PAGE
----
Five Mahurangi residents are among the 154 people recognised in this year’s New Year Honours list. The five local recipients are Gill and Kevin Adshead of Glorit, John Bowmar of Kaiwaka, Dr Tim Malloy of Wellsford, and Professor Emeritus Louise Nicholson of Snells Beach.
Gill and Kevin Adshead received the Queen’s Service Medal for their conservation work.
The couple started the Mataia Restoration Project in 2005, undertaking pest control on the family farm of 1300 hectares.
Today, 400 hectares of the farm is being restored to native bushland and successfully combines a working sheep and beef farm with a large-scale private conservation project. With local support, Mr and Mrs Adshead plant around 7500 native trees annually on the farm.
Corridors of native bush and stream banks have been replanted to provide safe passage for wildlife, protected from livestock. These efforts allowed for the return of kiwi to Mataia in 2013, the first reintroduction of kiwi to private land in the Auckland region.
To allow kiwi to disperse further afield, they established the Forest Bridge Trust in 2014 to drive creation of a safe ecological corridor from the east to the west. They have played a key role in connecting with landowners, farmers and the community to support and encourage conservation practices.
The couple supported the development of the CatchIT Schools programme to encourage students to undertake pest control, which now reaches schools from Pakiri to the Kaipara.
They have also worked alongside Ngā Maunga Whakahii o Kaipara to establish trap lines across Maunga o Atuanui.
Mr and Mrs Adshead have also served with Volunteer Service Abroad and as regional school supporters for Duffy Books in Homes.
John Bowmar has received a Queen’s Service Medal for services to Fire and Emergency New Zealand and the community. He says the award is an honour for not just himself, but for past and present members of the brigade, and his wife and two daughters. “No-one wins an award like this on their own,” he says.
Mr Bowmar has been a member of the Kaiwaka Volunteer Fire Brigade since 1977. He was deputy chief fire officer from 1994 to 2004 and has since served 16 years as chief fire officer. In the past 10 years, he has attended 847 callouts across a range of events including three on his daughter’s wedding day. He has provided support to the neighbouring Mangawhai Volunteer Fire Brigade, including mentoring new officers.
Mr Bowmar was an active member of the now defunct Kaiwaka Lions Club and been involved in community fundraising including for the Northland Rescue Helicopter Trust. He has supported the local Civil Defence team and has responded with his tractor to assist with rescues in the community.
Dr Tim Malloy has been made an Officer of the New Zealand Order of Merit for his services to health. He has been a rural general practitioner for more than 30 years and has been involved in practice leadership through the Rural General Practice Network since the early 1990s.
As chair of the network, Dr Malloy has overseen the development of the NZ Locum Scheme, the PRIME (Primary Response in a Medical Emergency) scheme and the ACC Rural contract. At the Wellsford Medical Centre, he and his colleagues have developed a virtual multi-disciplinary integrated family health service.
Dr Malloy has provided input and advice to several Ministry of Health working groups and was involved in the formation of the General Practice Leaders’ Forum. He was the inaugural chair of the Royal New Zealand College of General Practitioners’ Rural Faculty and was the college president from 2012 until 2018, overseeing the employment of registrars, the development of a new curriculum, and initiating minimum quality standards for GPs.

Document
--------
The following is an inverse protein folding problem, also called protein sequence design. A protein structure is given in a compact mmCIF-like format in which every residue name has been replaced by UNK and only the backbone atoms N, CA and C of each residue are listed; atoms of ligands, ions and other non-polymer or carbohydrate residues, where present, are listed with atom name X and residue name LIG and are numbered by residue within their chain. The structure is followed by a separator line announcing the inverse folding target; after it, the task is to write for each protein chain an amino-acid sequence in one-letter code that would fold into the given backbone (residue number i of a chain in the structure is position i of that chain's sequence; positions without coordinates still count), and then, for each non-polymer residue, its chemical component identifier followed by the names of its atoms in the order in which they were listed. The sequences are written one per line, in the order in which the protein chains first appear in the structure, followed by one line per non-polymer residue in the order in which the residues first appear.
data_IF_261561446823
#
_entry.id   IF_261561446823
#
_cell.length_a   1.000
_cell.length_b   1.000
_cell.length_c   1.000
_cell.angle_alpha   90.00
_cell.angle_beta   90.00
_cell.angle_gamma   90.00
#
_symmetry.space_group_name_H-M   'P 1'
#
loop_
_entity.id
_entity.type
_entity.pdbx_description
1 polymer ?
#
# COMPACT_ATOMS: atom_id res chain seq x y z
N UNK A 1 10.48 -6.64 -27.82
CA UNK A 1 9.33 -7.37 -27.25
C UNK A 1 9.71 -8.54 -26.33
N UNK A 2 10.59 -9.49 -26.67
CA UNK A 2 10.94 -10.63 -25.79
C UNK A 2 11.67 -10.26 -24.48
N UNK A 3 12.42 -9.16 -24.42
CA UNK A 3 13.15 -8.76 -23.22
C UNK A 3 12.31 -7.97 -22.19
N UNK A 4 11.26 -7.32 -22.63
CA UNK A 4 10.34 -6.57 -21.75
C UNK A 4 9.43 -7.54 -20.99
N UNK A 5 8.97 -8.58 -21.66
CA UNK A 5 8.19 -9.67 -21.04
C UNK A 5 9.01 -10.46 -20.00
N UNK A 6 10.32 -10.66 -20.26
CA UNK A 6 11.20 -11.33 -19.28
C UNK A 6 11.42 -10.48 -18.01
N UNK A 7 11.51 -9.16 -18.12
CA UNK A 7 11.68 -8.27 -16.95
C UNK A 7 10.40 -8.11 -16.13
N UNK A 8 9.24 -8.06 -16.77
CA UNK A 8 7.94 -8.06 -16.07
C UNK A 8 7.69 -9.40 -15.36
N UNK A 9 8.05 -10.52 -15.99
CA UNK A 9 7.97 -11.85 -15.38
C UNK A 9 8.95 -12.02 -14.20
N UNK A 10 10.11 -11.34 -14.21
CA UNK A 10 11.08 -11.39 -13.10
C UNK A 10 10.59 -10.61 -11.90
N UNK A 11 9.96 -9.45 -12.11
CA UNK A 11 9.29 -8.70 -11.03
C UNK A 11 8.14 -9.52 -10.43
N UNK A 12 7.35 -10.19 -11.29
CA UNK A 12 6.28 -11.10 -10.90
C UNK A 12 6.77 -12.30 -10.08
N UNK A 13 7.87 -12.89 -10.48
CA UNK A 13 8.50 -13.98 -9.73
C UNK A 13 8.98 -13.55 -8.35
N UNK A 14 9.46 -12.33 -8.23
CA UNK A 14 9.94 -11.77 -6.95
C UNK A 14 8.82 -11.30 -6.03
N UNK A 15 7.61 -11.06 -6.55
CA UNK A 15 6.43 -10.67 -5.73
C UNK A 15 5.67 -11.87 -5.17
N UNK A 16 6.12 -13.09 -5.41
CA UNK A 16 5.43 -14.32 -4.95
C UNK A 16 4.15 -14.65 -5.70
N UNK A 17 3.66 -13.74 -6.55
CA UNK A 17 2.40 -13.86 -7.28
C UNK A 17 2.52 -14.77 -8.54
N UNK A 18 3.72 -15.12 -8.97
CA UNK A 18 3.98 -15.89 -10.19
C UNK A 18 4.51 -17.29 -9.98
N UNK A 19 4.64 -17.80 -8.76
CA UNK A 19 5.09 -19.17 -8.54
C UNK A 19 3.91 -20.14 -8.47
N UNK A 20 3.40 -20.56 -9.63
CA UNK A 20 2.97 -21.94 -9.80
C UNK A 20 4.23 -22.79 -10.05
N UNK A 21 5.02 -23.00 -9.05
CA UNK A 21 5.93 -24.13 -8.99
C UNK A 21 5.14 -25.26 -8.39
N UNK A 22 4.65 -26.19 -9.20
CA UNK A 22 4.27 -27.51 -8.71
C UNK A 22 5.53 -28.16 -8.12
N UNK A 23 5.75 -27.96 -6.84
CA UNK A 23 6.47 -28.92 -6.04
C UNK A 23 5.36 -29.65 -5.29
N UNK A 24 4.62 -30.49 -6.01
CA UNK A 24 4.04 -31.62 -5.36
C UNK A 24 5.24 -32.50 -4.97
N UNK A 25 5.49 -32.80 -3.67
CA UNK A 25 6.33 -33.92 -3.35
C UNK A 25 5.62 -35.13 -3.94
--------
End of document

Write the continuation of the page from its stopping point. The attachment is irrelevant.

He established a Memorandum of Understanding between the college and the Cook Islands Ministry of Health in relation to rural training programmes. Dr Malloy has strongly advocated for primary and rural health care, his patients and GPs throughout New Zealand, and was awarded a Distinguished Fellowship of the Royal NZ College of General Practitioners.
Professor Emeritus Louise Nicholson has been made a Companion of the New Zealand Order of Merit for services to neuroscience and education. The former Mahurangi College teacher is a neuroscientist who has contributed significantly to the molecular level understanding of neurodegenerative diseases such as Huntington’s, Parkinson’s and Alzheimer’s.
Professor Nicholson became head of biology for medicine in the Department of Anatomy with Radiology at the University of Auckland’s Medical School in 1989. In the late 1990s she set up her own independent laboratory, continuing to work on neurodegeneration such as motor neuron disease. She held numerous academic and committee roles at the University of Auckland, including council member and Professor in the Department of Anatomy and Medical Imaging. In 2011 she co-founded a Spinal Cord Injury Research Facility within the university’s Centre for Brain Research. On taking early retirement, she and her husband Jon gifted $1 million to the facility so her work into spinal cord injury could continue.
Prof. Nicholson has written numerous publications, presented nationally and internationally, and received several teaching awards. She has been a Council Member on the International Basal Ganglia Society and the Australasian Neuroscience Society. She pioneered the annual NZ Brain Bee Challenge for secondary school students and taught biomedical science at the Rotary National Science and Technology Forum. Prof. Nicholson has served on several trusts and boards over the years and remains a trust member of the Oakley Foundation and the Catwalk Spinal Cord Injury Research Trust.